A general guide on how to conduct and write a literature review.

Please check course or programme information and materials provided by teaching staff , including your project supervisor, for subject-specific guidance.

What is a literature review?

A literature review is a piece of academic writing demonstrating knowledge and understanding of the academic literature on a specific topic placed in context.  A literature review also includes a critical evaluation of the material; this is why it is called a literature review rather than a literature report. It is a process of reviewing the literature, as well as a form of writing.

To illustrate the difference between reporting and reviewing, think about television or film review articles.  These articles include content such as a brief synopsis or the key points of the film or programme plus the critic’s own evaluation.  Similarly the two main objectives of a literature review are firstly the content covering existing research, theories and evidence, and secondly your own critical evaluation and discussion of this content. 

Usually a literature review forms a section or part of a dissertation, research project or long essay.  However, it can also be set and assessed as a standalone piece of work.

What is the purpose of a literature review?

…your task is to build an argument, not a library. Rudestam, K.E. and Newton, R.R. (1992) Surviving your dissertation: A comprehensive guide to content and process. California: Sage, p49.

In a larger piece of written work, such as a dissertation or project, a literature review is usually one of the first tasks carried out after deciding on a topic.  Reading combined with critical analysis can help to refine a topic and frame research questions.  Conducting a literature review establishes your familiarity with and understanding of current research in a particular field before carrying out a new investigation.  After doing a literature review, you should know what research has already been done and be able to identify what is unknown within your topic.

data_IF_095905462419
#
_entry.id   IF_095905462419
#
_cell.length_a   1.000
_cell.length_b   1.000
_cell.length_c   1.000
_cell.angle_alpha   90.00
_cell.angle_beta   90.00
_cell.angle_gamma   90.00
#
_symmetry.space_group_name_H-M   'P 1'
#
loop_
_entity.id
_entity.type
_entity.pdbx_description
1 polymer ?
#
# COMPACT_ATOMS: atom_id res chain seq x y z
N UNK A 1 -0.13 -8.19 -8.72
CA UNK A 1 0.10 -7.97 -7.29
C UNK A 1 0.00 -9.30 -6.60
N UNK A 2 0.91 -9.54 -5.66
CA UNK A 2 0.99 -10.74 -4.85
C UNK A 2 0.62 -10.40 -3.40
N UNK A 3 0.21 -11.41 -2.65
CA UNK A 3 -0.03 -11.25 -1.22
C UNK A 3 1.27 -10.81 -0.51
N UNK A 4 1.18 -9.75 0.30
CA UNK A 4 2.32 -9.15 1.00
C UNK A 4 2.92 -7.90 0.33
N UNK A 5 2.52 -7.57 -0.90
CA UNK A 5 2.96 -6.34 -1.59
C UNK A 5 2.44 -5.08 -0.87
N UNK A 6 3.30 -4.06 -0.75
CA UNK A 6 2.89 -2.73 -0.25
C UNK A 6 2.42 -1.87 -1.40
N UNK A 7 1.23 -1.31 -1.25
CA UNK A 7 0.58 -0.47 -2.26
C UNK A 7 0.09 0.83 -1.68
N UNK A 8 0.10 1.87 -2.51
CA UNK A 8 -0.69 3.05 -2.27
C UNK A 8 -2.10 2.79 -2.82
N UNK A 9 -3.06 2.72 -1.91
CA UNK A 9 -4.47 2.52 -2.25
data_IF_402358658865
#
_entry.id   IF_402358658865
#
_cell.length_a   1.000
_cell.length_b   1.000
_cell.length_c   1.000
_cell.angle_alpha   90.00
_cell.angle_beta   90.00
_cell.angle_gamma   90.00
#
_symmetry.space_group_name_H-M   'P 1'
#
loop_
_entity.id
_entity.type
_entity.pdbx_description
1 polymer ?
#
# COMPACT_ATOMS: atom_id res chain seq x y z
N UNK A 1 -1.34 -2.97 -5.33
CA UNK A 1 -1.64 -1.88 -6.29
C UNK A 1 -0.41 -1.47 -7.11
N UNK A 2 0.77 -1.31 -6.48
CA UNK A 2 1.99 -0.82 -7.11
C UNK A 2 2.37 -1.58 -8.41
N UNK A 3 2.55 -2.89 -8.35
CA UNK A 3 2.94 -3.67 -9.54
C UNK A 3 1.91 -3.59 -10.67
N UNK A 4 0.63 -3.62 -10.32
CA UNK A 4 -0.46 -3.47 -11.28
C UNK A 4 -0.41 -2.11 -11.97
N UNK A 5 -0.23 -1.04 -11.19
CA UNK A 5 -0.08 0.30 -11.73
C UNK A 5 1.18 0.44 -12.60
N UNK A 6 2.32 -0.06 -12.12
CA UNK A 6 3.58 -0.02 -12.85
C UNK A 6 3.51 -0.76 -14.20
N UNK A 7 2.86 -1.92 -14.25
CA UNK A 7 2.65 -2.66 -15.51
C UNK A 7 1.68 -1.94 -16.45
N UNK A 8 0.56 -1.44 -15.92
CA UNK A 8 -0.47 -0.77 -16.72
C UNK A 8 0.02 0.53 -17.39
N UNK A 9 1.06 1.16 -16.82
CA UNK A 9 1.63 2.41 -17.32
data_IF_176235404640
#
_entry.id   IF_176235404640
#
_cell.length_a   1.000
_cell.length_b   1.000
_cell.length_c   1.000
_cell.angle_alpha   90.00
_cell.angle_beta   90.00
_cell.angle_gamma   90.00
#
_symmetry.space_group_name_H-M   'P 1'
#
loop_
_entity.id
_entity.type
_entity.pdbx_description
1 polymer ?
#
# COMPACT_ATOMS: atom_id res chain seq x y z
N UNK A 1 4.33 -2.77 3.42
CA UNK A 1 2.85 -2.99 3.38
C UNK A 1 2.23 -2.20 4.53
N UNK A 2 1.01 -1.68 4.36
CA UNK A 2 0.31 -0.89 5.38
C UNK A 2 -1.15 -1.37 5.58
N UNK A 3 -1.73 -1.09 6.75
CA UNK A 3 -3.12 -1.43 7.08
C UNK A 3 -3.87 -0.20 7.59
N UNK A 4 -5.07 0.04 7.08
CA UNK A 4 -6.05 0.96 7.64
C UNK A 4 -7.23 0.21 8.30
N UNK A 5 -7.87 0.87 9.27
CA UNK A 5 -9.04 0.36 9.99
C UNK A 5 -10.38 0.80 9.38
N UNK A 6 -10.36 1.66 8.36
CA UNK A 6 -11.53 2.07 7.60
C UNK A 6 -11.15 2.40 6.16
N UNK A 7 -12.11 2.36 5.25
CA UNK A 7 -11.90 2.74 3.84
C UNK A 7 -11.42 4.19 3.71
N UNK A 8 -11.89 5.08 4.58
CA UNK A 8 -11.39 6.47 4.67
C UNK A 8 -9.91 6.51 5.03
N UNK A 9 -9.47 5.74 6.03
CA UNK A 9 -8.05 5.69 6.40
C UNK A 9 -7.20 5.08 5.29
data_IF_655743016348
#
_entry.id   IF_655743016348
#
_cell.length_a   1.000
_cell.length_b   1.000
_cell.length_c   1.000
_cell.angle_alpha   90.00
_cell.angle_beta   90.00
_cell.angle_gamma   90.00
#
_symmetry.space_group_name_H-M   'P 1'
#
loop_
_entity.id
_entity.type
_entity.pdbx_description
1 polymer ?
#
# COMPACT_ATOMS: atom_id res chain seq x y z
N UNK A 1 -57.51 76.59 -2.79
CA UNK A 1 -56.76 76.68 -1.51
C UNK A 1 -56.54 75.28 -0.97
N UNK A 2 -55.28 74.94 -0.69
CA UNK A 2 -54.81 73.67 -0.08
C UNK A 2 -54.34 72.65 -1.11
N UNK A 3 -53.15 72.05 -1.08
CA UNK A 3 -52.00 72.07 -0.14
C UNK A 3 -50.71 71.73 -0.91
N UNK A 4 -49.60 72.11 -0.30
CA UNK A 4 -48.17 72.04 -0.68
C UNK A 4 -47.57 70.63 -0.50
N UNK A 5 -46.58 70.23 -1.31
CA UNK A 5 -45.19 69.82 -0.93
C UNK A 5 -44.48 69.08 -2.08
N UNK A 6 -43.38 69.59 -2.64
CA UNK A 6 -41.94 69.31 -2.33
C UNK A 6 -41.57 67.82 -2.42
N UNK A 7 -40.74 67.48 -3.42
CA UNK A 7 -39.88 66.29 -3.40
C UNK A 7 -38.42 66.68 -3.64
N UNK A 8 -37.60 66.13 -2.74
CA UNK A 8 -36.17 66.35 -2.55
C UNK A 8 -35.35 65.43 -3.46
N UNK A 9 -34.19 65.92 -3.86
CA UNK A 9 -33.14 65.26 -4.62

When doing and writing a literature review, it is good practice to:

  • summarise and analyse previous research and theories;
  • identify areas of controversy and contested claims;
  • highlight any gaps that may exist in research to date.

Conducting a literature review

Focusing on different aspects of your literature review can be useful to help plan, develop, refine and write it.  You can use and adapt the prompt questions in our worksheet below at different points in the process of researching and writing your review.  These are suggestions to get you thinking and writing.

Developing and refining your literature review (pdf)

Developing and refining your literature review (Word)

Developing and refining your literature review (Word rtf)

Writing a literature review has a lot in common with other assignment tasks.  There is advice on our other pages about thinking critically, reading strategies and academic writing.  Our literature review top tips suggest some specific things you can do to help you submit a successful review.

Literature review top tips (pdf)

Literature review top tips (Word rtf)

Our reading page includes strategies and advice on using books and articles and a notes record sheet grid you can use.

Reading at university

The Academic writing page suggests ways to organise and structure information from a range of sources and how you can develop your argument as you read and write.

Academic writing

The Critical thinking page has advice on how to be a more critical researcher and a form you can use to help you think and break down the stages of developing your argument.

Critical thinking

As with other forms of academic writing, your literature review needs to demonstrate good academic practice by following the Code of Student Conduct and acknowledging the work of others through citing and referencing your sources.  

Good academic practice

As with any writing task, you will need to review, edit and rewrite sections of your literature review.  The Editing and proofreading page includes tips on how to do this and strategies for standing back and thinking about your structure and checking the flow of your argument.

Editing and proofreading

Guidance on literature searching from the University Library

The Academic Support Librarians have developed LibSmart I and II, Learn courses to help you develop and enhance your digital research skills and capabilities; from getting started with the Library to managing data for your dissertation.